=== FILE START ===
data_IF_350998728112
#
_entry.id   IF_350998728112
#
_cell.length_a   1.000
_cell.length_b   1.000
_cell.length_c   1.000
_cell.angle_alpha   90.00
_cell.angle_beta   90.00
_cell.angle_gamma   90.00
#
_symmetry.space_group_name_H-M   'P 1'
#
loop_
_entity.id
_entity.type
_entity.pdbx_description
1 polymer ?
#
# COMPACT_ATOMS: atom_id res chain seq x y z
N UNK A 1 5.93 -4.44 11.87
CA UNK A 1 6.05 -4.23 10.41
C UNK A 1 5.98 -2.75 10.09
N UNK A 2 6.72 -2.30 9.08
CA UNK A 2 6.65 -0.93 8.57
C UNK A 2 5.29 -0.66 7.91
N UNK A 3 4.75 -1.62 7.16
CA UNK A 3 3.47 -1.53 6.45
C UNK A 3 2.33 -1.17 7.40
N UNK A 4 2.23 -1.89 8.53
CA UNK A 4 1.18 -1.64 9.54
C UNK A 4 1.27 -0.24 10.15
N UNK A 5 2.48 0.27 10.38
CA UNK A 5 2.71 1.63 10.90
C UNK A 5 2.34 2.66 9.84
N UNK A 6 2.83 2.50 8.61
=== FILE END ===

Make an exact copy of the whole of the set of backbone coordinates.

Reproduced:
data_IF_350998728112
#
_entry.id   IF_350998728112
#
_cell.length_a   1.000
_cell.length_b   1.000
_cell.length_c   1.000
_cell.angle_alpha   90.00
_cell.angle_beta   90.00
_cell.angle_gamma   90.00
#
_symmetry.space_group_name_H-M   'P 1'
#
loop_
_entity.id
_entity.type
_entity.pdbx_description
1 polymer ?
#
# COMPACT_ATOMS: atom_id res chain seq x y z
N UNK A 1 5.93 -4.44 11.87
CA UNK A 1 6.05 -4.23 10.41
C UNK A 1 5.98 -2.75 10.09
N UNK A 2 6.72 -2.30 9.08
CA UNK A 2 6.65 -0.93 8.57
C UNK A 2 5.29 -0.66 7.91
N UNK A 3 4.75 -1.62 7.16
CA UNK A 3 3.47 -1.53 6.45
C UNK A 3 2.33 -1.17 7.40
N UNK A 4 2.23 -1.89 8.53
CA UNK A 4 1.18 -1.64 9.54
C UNK A 4 1.27 -0.24 10.15
N UNK A 5 2.48 0.27 10.38
CA UNK A 5 2.71 1.63 10.90
C UNK A 5 2.34 2.66 9.84
N UNK A 6 2.83 2.50 8.61